Fall 2009 • Vol. XXXI No. 4 NonfictionOctober 1, 2009 |

Challenge and Comfort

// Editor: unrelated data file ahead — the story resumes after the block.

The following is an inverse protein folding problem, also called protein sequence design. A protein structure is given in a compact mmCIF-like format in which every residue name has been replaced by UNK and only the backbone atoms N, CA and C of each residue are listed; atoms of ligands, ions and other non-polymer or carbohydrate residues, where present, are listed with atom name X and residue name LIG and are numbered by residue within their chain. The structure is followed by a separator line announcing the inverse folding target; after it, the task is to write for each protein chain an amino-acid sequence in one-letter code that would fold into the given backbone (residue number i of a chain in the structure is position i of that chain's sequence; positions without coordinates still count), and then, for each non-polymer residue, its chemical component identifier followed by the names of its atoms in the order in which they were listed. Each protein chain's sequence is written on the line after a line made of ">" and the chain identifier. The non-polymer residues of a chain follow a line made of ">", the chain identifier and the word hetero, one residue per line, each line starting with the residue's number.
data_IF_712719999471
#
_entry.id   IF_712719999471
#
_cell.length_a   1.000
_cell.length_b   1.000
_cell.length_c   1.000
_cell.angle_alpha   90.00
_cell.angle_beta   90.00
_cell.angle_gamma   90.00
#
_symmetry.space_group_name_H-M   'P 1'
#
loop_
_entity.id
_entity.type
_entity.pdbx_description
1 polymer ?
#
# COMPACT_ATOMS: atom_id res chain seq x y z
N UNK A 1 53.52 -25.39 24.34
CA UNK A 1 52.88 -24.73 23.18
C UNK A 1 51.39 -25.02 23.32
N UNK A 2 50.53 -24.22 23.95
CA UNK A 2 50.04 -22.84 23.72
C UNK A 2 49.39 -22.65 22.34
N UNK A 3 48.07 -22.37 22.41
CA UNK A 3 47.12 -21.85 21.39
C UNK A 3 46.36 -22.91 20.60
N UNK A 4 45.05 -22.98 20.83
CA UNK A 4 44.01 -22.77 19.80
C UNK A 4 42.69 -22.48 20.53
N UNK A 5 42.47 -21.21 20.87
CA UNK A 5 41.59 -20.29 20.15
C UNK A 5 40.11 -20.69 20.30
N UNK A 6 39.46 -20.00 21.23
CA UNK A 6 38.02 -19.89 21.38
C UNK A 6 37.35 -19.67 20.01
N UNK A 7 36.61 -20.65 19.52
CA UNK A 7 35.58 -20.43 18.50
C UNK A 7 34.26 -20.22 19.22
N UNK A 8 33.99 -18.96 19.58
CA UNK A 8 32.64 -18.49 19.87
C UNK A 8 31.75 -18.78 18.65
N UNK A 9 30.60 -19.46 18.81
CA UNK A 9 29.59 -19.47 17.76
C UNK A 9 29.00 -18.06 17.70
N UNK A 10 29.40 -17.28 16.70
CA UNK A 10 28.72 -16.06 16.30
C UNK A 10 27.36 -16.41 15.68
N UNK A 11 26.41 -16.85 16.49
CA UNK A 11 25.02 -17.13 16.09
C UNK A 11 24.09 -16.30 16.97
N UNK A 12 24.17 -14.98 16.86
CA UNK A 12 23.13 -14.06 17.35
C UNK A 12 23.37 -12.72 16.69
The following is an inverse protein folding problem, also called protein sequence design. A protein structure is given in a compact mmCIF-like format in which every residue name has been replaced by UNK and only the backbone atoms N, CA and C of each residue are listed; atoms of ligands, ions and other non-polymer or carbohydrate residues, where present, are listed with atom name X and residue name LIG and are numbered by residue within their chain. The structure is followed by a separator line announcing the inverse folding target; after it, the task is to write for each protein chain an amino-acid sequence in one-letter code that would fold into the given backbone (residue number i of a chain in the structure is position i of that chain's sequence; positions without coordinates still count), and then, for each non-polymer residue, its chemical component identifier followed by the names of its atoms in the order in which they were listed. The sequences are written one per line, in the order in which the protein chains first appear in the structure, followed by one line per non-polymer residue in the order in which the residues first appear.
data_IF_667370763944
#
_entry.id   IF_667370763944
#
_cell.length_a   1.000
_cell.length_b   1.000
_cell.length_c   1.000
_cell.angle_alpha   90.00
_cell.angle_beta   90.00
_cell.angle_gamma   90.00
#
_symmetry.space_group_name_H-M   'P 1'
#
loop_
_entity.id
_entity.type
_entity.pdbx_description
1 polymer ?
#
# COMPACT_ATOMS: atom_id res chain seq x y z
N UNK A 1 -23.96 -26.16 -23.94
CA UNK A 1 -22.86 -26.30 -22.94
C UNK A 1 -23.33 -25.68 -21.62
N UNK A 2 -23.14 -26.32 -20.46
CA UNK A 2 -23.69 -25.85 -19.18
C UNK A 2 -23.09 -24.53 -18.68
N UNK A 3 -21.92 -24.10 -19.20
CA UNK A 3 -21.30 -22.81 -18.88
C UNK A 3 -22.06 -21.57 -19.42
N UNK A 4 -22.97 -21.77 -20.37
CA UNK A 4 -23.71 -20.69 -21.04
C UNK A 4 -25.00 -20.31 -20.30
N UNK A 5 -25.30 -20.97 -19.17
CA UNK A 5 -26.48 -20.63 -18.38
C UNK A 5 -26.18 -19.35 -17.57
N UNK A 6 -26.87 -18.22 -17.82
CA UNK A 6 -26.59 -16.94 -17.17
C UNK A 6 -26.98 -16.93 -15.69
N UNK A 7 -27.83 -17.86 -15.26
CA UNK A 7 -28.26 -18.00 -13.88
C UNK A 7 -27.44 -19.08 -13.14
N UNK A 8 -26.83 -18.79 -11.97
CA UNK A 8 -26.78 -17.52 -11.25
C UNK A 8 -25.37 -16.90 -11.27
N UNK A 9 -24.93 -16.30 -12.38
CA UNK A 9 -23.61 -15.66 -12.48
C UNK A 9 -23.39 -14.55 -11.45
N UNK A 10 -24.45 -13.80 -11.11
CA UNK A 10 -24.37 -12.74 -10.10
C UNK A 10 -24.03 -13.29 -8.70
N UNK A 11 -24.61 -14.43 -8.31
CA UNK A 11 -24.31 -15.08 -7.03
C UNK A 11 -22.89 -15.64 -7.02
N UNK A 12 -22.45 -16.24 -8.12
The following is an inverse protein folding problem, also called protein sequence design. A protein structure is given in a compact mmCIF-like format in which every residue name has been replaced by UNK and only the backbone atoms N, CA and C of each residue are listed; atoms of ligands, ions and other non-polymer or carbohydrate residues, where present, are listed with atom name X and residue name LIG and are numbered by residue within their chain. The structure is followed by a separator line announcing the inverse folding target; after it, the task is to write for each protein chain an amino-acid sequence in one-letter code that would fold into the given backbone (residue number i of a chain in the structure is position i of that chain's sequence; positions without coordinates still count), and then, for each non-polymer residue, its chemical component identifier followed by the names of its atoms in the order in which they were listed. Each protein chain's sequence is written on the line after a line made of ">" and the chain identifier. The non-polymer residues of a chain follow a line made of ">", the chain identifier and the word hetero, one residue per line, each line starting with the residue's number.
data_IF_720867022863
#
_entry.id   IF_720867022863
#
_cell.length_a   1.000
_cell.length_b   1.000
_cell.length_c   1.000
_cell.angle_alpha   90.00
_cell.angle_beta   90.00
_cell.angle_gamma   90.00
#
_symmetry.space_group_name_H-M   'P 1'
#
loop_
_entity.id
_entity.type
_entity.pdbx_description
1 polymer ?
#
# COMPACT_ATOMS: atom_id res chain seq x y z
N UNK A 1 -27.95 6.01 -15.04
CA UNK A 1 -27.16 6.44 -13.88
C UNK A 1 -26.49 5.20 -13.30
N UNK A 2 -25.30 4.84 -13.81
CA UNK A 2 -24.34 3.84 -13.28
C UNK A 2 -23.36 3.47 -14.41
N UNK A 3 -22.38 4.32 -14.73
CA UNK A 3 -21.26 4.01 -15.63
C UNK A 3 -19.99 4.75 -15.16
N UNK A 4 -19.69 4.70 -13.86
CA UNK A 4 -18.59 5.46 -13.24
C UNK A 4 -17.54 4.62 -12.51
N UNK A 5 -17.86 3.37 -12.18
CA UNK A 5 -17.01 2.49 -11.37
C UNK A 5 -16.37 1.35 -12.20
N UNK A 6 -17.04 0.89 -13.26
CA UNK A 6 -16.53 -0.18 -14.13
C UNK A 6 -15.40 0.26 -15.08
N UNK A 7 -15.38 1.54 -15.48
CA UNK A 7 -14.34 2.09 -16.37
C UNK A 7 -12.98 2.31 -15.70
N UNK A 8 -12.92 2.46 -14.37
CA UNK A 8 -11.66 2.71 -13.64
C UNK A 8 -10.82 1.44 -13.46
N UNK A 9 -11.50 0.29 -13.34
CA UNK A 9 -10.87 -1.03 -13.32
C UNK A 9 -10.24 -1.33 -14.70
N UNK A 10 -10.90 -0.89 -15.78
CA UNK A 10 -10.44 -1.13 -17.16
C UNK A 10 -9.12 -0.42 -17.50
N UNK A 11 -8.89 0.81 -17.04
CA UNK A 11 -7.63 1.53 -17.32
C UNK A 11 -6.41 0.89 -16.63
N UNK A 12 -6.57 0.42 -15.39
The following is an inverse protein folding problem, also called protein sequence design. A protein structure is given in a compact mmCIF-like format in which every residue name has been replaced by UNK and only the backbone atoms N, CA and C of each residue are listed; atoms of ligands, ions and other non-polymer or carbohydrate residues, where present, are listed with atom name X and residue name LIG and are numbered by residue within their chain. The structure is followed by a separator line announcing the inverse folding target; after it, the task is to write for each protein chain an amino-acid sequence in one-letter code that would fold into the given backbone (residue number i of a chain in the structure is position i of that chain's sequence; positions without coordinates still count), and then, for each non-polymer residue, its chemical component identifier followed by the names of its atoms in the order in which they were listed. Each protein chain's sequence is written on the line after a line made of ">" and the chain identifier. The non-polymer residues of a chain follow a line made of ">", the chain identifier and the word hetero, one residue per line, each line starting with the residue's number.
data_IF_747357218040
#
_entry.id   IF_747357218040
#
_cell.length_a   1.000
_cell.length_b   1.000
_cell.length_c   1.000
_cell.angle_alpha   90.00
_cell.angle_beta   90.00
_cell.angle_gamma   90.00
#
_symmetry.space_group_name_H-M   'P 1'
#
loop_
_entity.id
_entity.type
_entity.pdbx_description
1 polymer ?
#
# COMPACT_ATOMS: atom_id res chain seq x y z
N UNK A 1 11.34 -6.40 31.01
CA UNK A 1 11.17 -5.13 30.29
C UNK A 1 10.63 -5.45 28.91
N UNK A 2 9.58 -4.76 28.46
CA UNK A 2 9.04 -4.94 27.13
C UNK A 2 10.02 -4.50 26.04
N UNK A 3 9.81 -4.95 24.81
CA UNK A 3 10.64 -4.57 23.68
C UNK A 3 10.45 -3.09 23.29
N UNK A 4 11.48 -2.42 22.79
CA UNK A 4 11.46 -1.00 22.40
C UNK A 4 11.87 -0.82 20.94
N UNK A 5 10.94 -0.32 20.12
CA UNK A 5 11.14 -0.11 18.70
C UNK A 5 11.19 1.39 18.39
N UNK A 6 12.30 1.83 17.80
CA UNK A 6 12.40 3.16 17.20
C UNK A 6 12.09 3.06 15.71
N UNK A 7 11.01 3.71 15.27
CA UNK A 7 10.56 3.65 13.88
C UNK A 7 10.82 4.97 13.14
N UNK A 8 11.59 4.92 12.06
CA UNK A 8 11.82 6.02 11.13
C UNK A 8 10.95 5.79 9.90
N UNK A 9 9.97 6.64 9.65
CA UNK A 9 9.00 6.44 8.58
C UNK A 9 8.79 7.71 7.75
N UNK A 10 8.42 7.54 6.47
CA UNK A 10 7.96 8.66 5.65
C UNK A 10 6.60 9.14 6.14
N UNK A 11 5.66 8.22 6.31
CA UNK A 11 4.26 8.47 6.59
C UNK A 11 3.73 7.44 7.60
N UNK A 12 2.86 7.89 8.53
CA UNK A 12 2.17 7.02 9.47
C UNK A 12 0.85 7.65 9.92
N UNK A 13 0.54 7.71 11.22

An excerpt from the forthcoming Why Architecture Matters Architecture begins to matter when it goes beyond protecting us from the elements, when it begins to say something about the world—when it begins to take on the qualities of art. You could say that architecture is what happens when people build with an awareness that they are doing something that reaches at least a little bit beyond the practical. It may be as tiny a gesture as painting the front door of a house red or as grand an undertaking as creating the rose window of a cathedral. It can be as casual as a sliver of decorative molding around a window or as carefully wrought as the ceiling of a Baroque church. A clapboard farmhouse with a columned porch is architecture; so is a house by Frank Lloyd Wright in which every inch of every wall, every window, and every door is part of an elaborately considered composition. Wright liked to say that architecture began when he started building his sprawling modern houses on the

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